Continental Philosophy Review 34 (3):321-338 (2001)

Identifying self-empowerment as the normative core of the liberal democratic project, Habermas proceeds to dilute the revolutionary character of that project. After describing Habermas' views about legitimation problems in the West, the author examines critically Habermas' claim that democratic practices of self-empowerment must be self-limiting, arguing that under some circumstances (which cannot be specified in advance), more radical forms of self-empowerment may be justified. The author also argues that Habermas' own acknowledgement of the revolutionary character of liberal democracy, along with his criticisms of the manifestly unconstitutional circulation of power which characterizes existing liberal democratic states, may themselves provide the basis for a more radical conception of self-empowerment than Habermas will currently allow.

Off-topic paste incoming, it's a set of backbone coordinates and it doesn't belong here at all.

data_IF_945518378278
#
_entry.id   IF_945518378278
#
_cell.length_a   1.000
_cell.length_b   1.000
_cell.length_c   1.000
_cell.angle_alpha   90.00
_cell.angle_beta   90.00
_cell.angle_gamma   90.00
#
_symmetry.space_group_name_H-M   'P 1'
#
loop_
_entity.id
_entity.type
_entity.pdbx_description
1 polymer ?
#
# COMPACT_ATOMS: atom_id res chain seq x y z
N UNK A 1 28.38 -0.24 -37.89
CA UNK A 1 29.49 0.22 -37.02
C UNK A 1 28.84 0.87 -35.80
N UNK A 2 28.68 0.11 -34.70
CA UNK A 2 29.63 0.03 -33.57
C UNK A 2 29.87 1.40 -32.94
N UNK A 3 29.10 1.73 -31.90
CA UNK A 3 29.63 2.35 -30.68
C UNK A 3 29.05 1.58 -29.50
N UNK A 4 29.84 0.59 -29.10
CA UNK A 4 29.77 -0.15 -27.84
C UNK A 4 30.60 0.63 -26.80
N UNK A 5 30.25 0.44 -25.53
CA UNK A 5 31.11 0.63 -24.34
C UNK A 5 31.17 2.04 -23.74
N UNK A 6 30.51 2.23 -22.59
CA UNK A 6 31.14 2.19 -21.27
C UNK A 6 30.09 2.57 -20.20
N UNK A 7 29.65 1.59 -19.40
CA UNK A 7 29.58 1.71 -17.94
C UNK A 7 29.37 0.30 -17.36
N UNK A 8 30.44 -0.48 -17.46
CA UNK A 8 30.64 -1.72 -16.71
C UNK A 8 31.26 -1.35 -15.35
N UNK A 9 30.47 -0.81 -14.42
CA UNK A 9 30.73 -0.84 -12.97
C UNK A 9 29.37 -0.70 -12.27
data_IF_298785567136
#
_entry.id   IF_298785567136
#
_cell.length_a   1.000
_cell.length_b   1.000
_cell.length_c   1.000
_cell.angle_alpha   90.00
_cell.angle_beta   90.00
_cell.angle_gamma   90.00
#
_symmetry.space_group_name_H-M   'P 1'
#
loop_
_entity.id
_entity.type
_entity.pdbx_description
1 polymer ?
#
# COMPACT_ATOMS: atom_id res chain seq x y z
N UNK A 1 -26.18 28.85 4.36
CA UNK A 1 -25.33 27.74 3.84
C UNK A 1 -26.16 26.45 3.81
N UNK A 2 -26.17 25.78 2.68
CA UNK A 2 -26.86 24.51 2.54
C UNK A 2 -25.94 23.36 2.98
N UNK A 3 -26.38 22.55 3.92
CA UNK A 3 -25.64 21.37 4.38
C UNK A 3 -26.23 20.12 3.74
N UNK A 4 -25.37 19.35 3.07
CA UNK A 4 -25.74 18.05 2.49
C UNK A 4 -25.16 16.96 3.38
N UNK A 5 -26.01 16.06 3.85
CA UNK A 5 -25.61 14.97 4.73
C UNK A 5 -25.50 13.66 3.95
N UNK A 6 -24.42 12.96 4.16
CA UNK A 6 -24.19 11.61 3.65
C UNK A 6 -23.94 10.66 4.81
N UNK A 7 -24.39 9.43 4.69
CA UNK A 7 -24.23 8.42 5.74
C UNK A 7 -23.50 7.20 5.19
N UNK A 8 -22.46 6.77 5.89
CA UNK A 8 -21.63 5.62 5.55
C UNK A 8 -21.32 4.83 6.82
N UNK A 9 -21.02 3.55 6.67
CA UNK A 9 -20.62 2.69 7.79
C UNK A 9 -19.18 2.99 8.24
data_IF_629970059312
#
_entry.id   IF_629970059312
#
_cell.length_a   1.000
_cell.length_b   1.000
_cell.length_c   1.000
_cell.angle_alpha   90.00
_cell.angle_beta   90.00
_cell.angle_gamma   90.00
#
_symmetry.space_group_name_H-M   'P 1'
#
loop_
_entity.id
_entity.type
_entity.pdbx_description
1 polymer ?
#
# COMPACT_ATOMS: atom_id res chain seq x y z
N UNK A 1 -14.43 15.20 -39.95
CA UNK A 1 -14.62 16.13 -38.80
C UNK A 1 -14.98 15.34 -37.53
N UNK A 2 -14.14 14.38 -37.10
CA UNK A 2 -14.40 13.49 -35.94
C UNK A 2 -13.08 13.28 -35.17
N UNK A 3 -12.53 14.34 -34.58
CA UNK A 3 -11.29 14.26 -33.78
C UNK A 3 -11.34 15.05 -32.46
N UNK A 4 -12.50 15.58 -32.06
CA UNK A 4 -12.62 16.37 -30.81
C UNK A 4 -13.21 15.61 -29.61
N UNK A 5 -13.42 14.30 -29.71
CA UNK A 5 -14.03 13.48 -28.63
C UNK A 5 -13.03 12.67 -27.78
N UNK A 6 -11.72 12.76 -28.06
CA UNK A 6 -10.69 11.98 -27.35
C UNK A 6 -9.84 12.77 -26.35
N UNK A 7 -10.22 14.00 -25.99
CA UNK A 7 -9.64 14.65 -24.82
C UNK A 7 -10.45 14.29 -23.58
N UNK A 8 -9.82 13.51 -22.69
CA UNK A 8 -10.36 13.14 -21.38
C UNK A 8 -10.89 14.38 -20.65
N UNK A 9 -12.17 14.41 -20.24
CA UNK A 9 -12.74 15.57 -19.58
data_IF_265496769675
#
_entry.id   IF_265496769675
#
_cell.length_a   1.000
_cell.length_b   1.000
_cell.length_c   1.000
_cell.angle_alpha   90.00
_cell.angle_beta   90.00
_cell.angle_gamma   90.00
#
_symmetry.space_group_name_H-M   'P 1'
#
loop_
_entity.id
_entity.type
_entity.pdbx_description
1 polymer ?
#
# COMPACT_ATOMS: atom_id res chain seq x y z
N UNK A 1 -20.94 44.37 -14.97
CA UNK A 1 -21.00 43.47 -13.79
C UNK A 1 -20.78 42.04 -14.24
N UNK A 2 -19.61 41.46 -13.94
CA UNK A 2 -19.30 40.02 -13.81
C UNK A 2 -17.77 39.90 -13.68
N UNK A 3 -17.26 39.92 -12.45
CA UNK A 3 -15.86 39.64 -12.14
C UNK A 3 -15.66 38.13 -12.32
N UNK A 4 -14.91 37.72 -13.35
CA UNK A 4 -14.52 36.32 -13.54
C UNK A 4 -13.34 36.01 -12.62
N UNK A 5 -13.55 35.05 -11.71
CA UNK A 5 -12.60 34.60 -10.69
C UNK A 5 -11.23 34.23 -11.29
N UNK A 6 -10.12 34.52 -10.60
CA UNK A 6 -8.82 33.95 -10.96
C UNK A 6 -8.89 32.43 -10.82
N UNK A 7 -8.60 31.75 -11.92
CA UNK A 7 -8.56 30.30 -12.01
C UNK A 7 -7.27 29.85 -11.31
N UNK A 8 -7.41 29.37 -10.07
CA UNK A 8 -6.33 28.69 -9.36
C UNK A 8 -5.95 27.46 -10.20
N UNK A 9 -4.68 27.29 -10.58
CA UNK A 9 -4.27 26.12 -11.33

Keywords Philosophy   Phenomenology   Philosophy of Man   Political Philosophy
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Reprint years 2004
DOI 10.1023/A:1012202909531
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Critical Theory and Democracy.James Bohman - 1996 - In David M. Rasmussen (ed.), Handbook of Critical Theory. Blackwell. pp. 190--215.

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